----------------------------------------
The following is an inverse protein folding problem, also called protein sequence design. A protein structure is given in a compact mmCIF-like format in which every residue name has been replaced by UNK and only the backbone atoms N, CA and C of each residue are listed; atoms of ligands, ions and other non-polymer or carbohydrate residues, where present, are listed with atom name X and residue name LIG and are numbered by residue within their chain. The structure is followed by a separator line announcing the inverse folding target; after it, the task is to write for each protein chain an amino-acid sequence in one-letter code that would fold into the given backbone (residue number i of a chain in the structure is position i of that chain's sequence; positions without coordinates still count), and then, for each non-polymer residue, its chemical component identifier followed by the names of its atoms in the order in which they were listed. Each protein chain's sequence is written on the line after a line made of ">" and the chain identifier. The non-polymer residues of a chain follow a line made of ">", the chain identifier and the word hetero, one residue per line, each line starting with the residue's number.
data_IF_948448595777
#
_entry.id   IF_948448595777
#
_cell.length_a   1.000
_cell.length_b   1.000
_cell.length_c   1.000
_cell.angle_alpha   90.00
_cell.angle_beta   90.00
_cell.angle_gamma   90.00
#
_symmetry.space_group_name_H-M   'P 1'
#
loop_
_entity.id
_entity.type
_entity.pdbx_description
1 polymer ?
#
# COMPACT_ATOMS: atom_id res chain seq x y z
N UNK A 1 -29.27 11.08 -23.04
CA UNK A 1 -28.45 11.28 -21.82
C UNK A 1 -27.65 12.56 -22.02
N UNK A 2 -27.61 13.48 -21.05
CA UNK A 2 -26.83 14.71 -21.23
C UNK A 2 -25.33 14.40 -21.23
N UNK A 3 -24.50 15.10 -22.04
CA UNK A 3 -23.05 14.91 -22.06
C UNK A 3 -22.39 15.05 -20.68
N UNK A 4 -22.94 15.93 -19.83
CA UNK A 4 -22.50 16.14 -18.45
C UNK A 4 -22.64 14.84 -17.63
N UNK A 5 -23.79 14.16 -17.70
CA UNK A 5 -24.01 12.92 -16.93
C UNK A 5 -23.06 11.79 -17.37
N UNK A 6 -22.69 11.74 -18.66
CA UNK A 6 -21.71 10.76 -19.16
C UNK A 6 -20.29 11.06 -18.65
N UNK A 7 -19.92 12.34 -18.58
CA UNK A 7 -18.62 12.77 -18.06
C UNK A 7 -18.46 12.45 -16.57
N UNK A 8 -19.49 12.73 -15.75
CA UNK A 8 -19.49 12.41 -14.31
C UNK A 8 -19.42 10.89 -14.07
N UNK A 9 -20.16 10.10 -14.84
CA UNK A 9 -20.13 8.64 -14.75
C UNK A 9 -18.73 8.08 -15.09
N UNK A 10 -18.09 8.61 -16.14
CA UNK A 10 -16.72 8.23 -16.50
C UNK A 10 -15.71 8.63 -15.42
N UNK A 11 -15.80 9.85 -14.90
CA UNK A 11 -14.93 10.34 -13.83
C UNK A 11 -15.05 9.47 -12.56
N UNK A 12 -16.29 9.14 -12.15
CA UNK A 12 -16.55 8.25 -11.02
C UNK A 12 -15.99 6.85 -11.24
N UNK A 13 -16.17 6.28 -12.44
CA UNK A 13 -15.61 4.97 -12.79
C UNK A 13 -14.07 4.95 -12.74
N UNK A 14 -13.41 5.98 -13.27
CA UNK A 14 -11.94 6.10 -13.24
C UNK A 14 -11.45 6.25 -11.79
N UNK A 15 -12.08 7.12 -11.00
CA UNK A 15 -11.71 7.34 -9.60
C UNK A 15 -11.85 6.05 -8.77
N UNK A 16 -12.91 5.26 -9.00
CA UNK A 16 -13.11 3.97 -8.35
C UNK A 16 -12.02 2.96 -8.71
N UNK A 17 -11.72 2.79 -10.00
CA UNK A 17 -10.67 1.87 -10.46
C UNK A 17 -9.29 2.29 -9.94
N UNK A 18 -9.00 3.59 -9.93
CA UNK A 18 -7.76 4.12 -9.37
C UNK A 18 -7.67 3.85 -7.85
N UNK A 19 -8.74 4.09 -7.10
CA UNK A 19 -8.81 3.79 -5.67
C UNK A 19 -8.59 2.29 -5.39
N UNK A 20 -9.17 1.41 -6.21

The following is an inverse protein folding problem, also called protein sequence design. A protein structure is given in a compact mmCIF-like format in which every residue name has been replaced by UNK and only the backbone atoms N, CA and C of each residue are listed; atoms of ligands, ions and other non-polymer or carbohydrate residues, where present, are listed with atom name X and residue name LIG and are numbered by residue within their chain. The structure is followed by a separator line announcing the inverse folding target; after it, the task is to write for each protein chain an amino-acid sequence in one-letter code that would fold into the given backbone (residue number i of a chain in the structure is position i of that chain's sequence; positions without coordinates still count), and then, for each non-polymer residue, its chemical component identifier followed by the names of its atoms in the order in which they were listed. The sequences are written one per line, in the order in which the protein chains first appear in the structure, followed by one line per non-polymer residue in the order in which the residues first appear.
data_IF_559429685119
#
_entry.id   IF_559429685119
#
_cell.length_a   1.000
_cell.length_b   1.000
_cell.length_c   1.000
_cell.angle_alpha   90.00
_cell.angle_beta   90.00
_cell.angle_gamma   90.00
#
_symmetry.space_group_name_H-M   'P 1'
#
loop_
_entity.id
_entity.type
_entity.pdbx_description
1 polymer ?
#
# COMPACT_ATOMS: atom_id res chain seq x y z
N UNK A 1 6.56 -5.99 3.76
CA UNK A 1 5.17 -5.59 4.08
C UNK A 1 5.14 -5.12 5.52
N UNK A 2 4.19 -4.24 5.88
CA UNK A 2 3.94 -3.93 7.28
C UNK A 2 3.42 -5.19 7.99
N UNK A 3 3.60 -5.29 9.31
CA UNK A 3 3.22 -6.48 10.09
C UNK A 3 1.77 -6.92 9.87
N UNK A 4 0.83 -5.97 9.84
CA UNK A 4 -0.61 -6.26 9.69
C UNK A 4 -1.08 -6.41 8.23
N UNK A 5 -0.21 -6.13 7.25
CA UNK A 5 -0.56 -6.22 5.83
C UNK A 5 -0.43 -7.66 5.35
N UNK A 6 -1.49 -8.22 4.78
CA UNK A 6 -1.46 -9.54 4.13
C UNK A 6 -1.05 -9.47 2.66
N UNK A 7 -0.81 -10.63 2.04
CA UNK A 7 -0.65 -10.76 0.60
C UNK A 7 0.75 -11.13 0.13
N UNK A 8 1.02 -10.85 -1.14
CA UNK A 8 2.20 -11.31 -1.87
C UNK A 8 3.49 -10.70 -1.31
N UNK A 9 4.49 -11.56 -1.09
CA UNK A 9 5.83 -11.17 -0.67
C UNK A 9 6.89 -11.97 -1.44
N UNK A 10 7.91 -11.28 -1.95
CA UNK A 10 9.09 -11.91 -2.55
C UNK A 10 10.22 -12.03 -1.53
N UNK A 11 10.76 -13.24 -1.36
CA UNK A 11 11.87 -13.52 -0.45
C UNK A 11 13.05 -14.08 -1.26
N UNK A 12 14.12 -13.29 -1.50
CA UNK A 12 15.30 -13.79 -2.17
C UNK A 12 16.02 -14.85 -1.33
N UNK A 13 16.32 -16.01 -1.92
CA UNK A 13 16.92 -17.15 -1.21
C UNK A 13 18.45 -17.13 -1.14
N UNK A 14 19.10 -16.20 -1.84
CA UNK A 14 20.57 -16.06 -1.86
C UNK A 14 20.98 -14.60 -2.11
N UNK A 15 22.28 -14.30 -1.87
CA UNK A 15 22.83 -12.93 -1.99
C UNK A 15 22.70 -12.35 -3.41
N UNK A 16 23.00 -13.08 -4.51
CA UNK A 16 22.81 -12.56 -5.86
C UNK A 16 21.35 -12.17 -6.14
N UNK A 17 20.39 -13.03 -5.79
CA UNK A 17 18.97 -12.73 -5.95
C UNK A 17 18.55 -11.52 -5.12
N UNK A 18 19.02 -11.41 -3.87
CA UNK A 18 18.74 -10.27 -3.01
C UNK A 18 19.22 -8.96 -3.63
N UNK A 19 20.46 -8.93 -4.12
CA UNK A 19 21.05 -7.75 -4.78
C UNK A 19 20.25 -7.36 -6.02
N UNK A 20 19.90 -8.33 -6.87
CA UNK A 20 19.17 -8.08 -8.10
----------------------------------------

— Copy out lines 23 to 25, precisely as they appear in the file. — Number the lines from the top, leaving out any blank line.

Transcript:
CA UNK A 1 -28.45 11.28 -21.82
C UNK A 1 -27.65 12.56 -22.02
N UNK A 2 -27.61 13.48 -21.05